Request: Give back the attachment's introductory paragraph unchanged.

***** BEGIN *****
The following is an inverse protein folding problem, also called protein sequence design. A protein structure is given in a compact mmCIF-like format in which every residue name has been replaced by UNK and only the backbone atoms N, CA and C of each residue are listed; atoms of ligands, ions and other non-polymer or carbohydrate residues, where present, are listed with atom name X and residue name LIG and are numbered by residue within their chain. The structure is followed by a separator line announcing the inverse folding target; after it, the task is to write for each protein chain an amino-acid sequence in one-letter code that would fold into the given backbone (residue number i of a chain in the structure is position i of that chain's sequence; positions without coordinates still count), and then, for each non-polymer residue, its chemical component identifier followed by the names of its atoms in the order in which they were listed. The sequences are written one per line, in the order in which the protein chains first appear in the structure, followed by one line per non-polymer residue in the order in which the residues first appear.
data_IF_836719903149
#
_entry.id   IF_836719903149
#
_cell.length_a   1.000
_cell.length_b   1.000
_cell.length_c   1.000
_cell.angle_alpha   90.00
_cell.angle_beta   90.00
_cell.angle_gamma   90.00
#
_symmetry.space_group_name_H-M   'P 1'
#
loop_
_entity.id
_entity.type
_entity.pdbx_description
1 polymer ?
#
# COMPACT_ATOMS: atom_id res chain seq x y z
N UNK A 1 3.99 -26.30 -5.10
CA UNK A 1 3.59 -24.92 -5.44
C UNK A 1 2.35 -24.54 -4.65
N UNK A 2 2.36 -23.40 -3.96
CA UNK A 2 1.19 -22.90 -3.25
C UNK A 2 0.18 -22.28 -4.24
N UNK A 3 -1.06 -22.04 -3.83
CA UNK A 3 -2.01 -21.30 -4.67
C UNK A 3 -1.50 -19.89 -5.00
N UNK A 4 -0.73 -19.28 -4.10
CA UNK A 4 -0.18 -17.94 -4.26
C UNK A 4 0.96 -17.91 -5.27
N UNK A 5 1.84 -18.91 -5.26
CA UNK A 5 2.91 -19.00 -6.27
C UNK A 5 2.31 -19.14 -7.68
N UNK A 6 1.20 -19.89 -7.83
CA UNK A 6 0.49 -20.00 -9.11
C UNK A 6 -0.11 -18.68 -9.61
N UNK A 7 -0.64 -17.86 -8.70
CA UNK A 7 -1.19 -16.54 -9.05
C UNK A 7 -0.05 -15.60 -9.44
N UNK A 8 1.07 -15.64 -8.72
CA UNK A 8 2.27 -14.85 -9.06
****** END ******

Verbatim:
The following is an inverse protein folding problem, also called protein sequence design. A protein structure is given in a compact mmCIF-like format in which every residue name has been replaced by UNK and only the backbone atoms N, CA and C of each residue are listed; atoms of ligands, ions and other non-polymer or carbohydrate residues, where present, are listed with atom name X and residue name LIG and are numbered by residue within their chain. The structure is followed by a separator line announcing the inverse folding target; after it, the task is to write for each protein chain an amino-acid sequence in one-letter code that would fold into the given backbone (residue number i of a chain in the structure is position i of that chain's sequence; positions without coordinates still count), and then, for each non-polymer residue, its chemical component identifier followed by the names of its atoms in the order in which they were listed. The sequences are written one per line, in the order in which the protein chains first appear in the structure, followed by one line per non-polymer residue in the order in which the residues first appear.